The numerical difference between the two files is not due to an error in the process, but to rounding errors. The file we’re working on is 8-bit: any operation, in principle, can cause a rounding error in the least significant bit, and we need two operations to obtain the central image: first, a false profile is assigned; second, the image is converted back to standard sRGB. One operation only is required  to obtain the rightmost image: a Curve. Assigning and converting, as well as curving, can induce errors. If you don’t believe it, try this: start from an sRGB image; duplicate it; convert the duplicate to Adobe RGB; convert it back to sRGB; take the difference of the resulting image and the original one. The result is of course black, but you can already see a deviation of 1 RGB point in each channel, randomly. Calling that “a difference” implies that we’re relying purely on mathematics. From a visual point of view, though, it would be awkward to say that the doubly converted version shows a noticeable deviation from the original, simply because no human eye could ever see it.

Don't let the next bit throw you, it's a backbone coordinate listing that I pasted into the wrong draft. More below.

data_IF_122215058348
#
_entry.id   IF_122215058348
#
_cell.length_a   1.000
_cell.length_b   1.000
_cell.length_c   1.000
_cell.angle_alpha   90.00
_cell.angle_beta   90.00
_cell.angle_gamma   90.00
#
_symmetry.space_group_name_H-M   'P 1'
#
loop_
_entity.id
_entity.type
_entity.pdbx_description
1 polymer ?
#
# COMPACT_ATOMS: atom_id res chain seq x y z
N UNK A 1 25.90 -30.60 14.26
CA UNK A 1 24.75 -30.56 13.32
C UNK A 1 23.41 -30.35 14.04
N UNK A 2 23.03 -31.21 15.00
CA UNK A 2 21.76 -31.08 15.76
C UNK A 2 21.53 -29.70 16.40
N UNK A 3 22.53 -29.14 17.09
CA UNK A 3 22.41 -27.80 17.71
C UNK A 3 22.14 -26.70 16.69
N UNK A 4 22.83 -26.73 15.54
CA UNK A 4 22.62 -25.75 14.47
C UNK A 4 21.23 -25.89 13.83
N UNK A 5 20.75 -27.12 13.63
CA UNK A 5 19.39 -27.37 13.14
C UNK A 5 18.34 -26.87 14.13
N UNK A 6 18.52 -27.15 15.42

Conclusion: by whatever sensible standard, the two images above (central and rightmost) are visually identical. You can try this on 10, 50, 2000 images: if the result is constant (and it is, believe me) then the only possible conclusion is that the curve used to produce the rightmost image is a perfect emulation of the assignment of a false profile.

But is it Useful?

The question is, of course, whether there is any advantage in making a complex curve and use it as a substitute of a false profile. The answer is: in practice, no. But, as we’ll see in the next parts of this article, there is a serious theoretical advantage: we can mimic very complex operations with curves and have the immediate visual feedback of what these operations do.